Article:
Republican presidential candidate Marco Rubio is using every bit of momentum his campaign received from the Iowa caucuses to show New Hampshire voters that he — not his competition — is the Republican for all Americans.
Rubio describes caucus winner Ted Cruz as chronically “calculating” and points to the failure of others to pull in higher numbers as testament to their inability to lead. He calls New Jersey Gov. Chris Christie a sore loser after Christie accused him of being the “boy in the bubble” who won’t take questions.
Rubio’s attacks on his opponents come with one glaring exception: billionaire Donald Trump, who edged him for a second-place finish in Monday’s caucuses. Rubio has reasoned that Trump has unveiled insufficient policy, and therefore, hasn’t given him reason enough to criticize him, even though they disagree on several fundamental issues.
Instead, Rubio appears to be biding his time, quietly courting his rivals’ potential voters. By doing so, he’s pursuing a course of consolidation.
“He needs to coalesce the vote before he can challenge Trump,” said Republican pollster Greg Strimple, who is unaligned with any of the campaigns. He said he has been impressed with what he calls the Rubio team’s “message and strategic discipline.”
Rubio captured headlines with his strong third-place finish in the leadoff contest Monday, finishing behind Cruz — the heavy favorite among Iowa’s disproportionately influential evangelical conservatives — and less than a percentage point behind Trump, who had seesawed with Cruz between first and second place in most preference polls in Iowa.
If Rubio tops Cruz in New Hampshire’s primary on Tuesday and finishes ahead of candidates such as former Florida Gov. Jeb Bush and New Jersey Gov. Chris Christie, he will have more evidence to support a point he’s been hammering for weeks: He is the candidate to unite the party.
“When I am our nominee I can bring this party together,” Rubio told more than 300 people at a campaign event Wednesday in Bow, New Hampshire. “We cannot win if we are divided against each other.”
While Republican voters in Iowa skew more toward the evangelical conservative, the New Hampshire Republican primary often draws independents and more fiscally conservative voters. Rubio’s campaign is hoping he can show support in two states with very different electorates as evidence of a campaign with longevity and fortitude.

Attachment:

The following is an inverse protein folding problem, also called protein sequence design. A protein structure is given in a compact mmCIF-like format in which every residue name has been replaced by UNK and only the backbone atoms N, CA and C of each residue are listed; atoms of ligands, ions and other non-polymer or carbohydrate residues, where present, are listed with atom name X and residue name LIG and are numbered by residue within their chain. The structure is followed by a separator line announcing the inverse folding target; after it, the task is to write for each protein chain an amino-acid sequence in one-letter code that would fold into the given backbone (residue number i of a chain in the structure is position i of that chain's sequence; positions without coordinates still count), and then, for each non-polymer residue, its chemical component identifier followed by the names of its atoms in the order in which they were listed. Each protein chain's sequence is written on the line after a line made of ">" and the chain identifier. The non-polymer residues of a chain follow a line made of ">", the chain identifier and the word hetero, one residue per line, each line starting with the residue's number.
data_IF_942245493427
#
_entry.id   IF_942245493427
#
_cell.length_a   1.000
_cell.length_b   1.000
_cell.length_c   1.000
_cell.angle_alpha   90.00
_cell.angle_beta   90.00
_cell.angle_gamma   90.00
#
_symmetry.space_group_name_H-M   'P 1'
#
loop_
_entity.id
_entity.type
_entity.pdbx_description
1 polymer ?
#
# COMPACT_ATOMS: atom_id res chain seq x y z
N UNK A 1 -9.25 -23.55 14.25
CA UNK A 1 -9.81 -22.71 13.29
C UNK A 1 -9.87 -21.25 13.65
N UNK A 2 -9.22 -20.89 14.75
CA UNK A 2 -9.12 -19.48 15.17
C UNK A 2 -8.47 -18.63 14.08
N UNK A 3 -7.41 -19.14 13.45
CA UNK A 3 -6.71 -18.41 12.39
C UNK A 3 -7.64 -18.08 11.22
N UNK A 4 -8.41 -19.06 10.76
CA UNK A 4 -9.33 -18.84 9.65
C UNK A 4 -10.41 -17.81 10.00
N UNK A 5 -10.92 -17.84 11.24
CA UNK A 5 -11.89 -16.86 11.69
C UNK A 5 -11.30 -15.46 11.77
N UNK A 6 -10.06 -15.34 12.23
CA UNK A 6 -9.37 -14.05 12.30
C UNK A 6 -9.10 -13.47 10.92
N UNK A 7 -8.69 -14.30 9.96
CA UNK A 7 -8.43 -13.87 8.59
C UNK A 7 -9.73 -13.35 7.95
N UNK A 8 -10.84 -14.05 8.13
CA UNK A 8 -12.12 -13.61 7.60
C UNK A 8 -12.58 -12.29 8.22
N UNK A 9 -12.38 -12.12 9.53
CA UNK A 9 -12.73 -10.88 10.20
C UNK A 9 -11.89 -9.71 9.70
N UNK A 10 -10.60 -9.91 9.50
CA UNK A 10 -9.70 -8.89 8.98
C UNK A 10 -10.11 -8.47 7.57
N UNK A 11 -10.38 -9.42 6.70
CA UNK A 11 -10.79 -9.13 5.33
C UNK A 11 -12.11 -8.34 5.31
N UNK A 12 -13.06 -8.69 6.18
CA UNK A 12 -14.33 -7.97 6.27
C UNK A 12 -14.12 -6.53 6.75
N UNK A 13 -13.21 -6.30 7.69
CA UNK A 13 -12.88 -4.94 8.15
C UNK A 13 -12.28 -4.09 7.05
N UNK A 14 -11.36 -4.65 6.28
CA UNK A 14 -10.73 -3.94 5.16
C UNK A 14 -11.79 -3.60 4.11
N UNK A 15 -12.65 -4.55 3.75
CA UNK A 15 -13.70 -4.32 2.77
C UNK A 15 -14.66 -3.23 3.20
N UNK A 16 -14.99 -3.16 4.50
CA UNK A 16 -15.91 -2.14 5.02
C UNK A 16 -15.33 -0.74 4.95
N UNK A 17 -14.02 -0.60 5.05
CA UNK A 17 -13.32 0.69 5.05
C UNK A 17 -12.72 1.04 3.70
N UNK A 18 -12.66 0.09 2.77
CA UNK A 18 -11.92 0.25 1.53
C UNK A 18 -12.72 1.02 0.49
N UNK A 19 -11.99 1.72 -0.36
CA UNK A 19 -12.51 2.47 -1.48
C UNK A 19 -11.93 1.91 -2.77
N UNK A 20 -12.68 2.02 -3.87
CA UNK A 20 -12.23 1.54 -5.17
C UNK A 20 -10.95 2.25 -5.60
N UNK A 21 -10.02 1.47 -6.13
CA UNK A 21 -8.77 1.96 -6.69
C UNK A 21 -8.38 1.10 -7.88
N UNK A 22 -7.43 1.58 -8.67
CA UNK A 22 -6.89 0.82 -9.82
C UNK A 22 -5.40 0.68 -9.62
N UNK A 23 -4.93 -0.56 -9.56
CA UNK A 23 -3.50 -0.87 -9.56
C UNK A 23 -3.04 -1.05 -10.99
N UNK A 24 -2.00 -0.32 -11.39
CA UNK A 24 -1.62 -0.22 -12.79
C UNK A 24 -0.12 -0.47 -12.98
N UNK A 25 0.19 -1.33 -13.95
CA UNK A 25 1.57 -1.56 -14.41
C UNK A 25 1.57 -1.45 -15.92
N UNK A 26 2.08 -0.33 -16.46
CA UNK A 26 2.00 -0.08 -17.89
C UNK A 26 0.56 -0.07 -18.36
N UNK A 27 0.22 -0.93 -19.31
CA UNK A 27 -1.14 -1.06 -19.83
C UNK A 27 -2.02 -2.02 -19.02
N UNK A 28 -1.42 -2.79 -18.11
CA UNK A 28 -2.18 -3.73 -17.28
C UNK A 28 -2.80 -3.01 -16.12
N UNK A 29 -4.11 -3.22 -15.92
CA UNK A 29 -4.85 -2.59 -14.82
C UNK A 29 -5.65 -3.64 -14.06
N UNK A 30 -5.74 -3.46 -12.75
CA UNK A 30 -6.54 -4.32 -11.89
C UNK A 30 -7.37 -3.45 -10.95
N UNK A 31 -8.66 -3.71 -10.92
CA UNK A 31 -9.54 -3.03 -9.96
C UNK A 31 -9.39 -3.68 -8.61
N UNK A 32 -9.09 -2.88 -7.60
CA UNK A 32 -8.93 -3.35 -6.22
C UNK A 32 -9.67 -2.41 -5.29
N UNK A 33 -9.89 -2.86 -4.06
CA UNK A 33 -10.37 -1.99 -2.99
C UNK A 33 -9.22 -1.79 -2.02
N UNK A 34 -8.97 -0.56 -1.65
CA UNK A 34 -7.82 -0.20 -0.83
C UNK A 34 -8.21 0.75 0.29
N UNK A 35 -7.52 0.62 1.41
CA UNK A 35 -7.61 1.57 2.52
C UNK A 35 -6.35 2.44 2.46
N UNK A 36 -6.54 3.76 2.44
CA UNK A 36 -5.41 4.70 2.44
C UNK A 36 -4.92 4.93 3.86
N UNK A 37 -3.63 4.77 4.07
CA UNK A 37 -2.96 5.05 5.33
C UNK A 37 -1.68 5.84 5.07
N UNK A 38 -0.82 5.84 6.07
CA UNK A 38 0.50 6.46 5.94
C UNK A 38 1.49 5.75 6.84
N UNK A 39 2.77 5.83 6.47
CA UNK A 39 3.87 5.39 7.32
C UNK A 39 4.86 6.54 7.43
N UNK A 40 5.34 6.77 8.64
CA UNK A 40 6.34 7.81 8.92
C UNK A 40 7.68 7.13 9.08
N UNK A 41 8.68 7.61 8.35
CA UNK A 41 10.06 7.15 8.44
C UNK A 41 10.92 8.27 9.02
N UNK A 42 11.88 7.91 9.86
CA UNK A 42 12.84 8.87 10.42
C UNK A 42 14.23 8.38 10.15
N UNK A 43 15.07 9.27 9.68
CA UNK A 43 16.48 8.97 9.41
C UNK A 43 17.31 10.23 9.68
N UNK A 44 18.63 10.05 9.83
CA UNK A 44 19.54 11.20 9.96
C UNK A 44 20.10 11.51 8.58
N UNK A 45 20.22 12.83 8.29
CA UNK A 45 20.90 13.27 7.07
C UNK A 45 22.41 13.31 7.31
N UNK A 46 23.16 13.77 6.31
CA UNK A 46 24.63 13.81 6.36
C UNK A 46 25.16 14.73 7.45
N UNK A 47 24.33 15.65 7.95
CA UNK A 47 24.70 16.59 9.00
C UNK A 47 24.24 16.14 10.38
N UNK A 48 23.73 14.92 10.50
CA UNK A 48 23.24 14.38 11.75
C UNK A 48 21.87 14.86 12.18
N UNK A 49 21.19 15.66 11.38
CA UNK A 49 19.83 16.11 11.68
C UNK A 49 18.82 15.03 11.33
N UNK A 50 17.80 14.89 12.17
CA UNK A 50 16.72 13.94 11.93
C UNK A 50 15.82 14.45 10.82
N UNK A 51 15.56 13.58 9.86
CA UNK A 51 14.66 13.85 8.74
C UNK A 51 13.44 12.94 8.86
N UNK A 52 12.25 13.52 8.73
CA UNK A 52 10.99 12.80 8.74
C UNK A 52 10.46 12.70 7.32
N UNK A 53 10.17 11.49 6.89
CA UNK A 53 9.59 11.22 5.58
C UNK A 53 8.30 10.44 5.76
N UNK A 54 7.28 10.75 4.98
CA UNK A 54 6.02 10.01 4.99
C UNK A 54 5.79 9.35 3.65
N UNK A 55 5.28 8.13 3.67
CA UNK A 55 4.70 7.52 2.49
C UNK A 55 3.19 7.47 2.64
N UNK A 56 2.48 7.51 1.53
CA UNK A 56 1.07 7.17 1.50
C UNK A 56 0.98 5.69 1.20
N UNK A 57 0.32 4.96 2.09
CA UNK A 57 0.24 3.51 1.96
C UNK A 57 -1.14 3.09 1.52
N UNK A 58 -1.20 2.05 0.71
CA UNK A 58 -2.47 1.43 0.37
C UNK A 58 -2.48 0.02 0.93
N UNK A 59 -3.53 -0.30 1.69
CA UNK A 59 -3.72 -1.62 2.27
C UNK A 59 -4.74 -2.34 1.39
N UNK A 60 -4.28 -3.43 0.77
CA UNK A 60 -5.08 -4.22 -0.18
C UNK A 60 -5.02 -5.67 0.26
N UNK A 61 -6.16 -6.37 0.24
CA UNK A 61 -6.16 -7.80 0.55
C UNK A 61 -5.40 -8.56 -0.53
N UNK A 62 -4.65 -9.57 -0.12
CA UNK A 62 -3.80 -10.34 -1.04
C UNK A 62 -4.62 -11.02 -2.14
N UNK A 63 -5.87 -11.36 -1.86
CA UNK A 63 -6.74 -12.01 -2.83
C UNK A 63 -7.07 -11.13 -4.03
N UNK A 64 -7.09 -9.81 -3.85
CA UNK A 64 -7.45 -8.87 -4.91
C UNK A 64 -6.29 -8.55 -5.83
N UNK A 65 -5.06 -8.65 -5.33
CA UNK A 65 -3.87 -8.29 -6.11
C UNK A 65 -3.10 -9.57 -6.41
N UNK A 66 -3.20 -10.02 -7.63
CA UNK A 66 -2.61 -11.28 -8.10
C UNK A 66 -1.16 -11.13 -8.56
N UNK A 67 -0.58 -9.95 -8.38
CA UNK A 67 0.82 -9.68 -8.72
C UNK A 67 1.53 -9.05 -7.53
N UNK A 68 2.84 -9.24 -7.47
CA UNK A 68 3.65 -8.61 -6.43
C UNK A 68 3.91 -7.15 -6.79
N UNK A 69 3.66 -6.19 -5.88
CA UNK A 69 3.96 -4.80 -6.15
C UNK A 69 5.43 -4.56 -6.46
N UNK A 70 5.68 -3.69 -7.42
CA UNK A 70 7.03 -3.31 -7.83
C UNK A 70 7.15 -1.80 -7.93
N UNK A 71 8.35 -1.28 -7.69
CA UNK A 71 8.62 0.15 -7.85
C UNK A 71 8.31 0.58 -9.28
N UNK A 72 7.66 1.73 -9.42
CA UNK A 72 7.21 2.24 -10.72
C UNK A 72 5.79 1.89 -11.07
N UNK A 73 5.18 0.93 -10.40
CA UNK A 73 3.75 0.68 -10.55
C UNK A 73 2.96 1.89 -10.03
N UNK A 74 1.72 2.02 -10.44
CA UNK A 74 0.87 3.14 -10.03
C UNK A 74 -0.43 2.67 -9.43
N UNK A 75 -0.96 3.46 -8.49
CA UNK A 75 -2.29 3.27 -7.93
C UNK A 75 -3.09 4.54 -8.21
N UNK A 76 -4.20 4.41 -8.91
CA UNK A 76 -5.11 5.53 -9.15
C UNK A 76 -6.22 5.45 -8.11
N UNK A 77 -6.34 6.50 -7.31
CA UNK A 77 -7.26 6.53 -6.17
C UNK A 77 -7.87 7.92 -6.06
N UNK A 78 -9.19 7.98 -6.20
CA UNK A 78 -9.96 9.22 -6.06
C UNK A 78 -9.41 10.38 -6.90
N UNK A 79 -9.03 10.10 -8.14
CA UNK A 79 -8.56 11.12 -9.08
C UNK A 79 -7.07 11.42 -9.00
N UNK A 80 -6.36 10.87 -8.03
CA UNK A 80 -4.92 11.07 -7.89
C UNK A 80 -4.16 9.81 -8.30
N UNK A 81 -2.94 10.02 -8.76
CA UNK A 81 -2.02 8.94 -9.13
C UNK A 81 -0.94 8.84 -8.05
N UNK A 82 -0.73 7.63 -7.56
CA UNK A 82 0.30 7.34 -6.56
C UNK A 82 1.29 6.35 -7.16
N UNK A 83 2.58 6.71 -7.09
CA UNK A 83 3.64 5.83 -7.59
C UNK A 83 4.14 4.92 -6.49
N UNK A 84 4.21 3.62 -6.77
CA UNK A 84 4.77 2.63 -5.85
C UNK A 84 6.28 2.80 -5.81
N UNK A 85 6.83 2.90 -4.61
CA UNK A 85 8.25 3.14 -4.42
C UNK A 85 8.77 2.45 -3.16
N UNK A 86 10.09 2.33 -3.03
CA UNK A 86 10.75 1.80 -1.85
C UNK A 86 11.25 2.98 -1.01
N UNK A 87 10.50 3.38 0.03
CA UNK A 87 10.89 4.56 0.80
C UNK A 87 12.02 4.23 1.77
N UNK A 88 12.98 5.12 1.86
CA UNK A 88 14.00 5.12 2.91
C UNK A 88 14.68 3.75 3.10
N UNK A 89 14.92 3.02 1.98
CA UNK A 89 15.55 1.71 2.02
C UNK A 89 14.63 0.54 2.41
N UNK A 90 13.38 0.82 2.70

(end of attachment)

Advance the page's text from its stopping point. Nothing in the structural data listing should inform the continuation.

With his wife and four children in tow, Rubio maintained a dizzying schedule in New Hampshire this week, squeezing every drop of energy out of his better-than-expected finish in Iowa.
By Tuesday, a sleep-deprived Rubio kicked off the day in New Hampshire doing 15 television and radio interviews to local stations.
Rubio’s bus was rolling up to the lakes region north of Concord on Wednesday on a schedule of a dozen public appearances between Tuesday and Saturday’s last pre-primary debate at St. Anselm’s college in Manchester.
While Rubio was criticizing various rival candidates at times during the interviews, Trump’s name never came up. When asked about it, he said Trump has laid out few plans, and that he had no public policy quarrel with Trump.
“So when the time comes and it’s appropriate, we’ll do so,” he said.
Still, Trump differs sharply from Rubio on immigration policy by supporting the deportation of all people in the U.S. illegally. Rubio supports deporting “criminal aliens” but is open to a process by which people in the country illegally may stay after immigration security is addressed.
On Tuesday, a woman asked Rubio his opinion of Trump’s public mockery of a New York Times reporter who is disabled.
“I think we all, obviously, not just disagree with it, but find it distasteful,” Rubio answered quietly. “I think he’s been called out for that repeatedly and I think people see it for what it is.”
It’s part of a pattern of careful treatment of Trump by Rubio. By contrast, former Florida Gov. Jeb Bush released a full-page newspaper ad attacking Trump and was airing a two-minute campaign ad in New Hampshire featuring clips of Trump’s on-air insults.
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